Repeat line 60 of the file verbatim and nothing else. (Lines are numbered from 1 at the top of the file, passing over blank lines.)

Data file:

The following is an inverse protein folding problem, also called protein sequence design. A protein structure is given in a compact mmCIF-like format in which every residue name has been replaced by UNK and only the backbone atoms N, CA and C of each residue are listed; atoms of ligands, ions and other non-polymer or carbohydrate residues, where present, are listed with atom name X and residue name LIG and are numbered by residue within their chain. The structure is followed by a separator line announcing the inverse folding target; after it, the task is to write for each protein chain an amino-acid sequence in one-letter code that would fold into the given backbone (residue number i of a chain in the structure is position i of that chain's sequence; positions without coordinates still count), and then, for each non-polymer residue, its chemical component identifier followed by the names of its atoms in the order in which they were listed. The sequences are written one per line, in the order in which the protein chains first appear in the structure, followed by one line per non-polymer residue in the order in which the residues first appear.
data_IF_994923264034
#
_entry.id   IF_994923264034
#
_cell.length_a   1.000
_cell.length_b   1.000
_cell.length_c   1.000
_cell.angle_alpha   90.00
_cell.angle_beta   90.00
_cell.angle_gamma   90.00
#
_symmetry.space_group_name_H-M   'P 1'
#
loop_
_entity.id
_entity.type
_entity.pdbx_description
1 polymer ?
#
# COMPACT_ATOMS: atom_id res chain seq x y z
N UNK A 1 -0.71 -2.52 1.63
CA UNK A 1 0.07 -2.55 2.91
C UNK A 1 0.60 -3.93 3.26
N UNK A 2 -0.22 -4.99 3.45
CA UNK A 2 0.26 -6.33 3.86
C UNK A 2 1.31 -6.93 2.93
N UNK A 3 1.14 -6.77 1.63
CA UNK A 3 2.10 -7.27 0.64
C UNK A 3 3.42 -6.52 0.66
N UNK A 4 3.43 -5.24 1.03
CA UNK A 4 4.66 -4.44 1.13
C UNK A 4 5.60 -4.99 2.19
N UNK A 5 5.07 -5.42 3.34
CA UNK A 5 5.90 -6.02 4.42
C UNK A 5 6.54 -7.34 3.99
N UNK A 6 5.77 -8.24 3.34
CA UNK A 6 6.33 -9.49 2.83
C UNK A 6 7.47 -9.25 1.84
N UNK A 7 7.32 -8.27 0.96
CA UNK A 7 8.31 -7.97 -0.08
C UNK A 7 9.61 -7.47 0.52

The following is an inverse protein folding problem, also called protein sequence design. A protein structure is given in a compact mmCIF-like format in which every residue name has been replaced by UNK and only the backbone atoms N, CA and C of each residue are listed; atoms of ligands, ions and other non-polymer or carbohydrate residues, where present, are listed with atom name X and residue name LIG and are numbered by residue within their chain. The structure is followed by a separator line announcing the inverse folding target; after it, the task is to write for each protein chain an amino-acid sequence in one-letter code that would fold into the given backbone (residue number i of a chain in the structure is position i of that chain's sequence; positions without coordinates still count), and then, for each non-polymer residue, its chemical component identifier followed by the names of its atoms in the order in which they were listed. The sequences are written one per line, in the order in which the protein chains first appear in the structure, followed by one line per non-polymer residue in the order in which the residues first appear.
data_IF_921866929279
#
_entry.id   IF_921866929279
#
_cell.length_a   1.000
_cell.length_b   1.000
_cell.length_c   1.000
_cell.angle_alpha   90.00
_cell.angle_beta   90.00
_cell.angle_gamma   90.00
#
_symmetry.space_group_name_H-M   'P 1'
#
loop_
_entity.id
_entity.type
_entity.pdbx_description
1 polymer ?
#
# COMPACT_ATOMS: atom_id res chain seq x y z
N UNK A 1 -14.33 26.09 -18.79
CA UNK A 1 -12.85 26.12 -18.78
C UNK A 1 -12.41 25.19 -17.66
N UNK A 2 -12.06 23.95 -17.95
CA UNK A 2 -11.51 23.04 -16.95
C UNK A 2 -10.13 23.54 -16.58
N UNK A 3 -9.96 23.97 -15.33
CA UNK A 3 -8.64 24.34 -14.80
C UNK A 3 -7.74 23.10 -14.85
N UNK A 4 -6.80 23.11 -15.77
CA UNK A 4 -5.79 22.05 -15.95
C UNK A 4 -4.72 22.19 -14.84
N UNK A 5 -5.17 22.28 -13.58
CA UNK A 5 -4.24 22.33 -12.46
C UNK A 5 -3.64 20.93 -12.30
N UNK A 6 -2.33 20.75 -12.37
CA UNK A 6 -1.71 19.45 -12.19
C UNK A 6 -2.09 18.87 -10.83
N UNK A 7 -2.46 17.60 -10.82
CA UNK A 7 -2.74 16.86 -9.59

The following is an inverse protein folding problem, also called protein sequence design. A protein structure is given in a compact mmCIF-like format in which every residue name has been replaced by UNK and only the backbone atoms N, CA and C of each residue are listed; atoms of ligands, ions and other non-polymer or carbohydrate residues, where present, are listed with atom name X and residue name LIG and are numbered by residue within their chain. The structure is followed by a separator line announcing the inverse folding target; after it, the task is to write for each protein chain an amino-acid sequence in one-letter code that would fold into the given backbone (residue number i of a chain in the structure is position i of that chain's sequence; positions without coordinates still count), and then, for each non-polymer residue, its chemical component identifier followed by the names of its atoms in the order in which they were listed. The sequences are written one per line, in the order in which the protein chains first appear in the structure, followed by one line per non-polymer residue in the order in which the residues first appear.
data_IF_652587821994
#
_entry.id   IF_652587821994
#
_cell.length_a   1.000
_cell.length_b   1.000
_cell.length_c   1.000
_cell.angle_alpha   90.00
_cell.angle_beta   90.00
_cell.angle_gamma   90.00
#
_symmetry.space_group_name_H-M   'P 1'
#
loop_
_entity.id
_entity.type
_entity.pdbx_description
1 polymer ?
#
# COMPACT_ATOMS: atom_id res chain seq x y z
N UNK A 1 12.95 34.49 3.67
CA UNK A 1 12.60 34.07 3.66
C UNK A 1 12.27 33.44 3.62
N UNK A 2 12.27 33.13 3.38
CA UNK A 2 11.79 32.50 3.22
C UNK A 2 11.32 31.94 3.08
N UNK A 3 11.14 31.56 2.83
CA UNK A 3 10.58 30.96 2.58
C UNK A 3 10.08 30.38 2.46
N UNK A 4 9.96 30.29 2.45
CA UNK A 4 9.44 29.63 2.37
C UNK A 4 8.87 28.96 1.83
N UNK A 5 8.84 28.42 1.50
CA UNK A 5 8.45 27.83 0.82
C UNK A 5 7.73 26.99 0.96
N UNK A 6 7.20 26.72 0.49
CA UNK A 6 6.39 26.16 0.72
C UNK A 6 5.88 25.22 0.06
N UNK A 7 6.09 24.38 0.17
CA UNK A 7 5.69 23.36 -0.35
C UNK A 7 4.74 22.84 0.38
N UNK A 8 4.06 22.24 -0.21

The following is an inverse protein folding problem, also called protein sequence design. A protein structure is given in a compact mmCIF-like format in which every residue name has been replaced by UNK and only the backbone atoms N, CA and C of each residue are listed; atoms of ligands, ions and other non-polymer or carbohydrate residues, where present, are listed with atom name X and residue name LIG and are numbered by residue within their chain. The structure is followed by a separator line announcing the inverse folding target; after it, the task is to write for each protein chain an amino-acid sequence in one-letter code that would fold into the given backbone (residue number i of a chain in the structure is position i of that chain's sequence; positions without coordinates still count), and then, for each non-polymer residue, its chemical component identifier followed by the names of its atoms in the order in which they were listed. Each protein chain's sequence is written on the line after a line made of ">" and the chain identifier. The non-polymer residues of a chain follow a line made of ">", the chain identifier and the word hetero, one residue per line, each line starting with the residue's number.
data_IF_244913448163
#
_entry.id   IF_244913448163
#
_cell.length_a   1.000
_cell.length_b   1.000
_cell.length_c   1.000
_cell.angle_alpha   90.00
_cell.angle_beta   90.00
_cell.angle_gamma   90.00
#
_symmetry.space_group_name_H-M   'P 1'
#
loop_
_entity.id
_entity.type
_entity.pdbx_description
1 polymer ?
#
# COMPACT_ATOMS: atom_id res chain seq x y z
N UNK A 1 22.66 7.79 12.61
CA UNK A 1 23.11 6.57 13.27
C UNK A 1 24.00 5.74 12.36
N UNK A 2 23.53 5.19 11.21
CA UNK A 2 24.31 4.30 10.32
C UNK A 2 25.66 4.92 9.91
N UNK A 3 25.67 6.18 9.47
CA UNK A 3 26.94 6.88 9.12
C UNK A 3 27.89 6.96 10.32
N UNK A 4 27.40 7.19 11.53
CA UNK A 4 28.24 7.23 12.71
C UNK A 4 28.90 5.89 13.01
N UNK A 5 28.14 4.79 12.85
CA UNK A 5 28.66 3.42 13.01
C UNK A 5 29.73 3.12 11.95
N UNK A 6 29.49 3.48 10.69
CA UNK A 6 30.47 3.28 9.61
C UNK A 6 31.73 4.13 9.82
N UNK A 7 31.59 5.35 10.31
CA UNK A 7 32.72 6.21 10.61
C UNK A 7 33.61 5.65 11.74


_entity.pdbx_description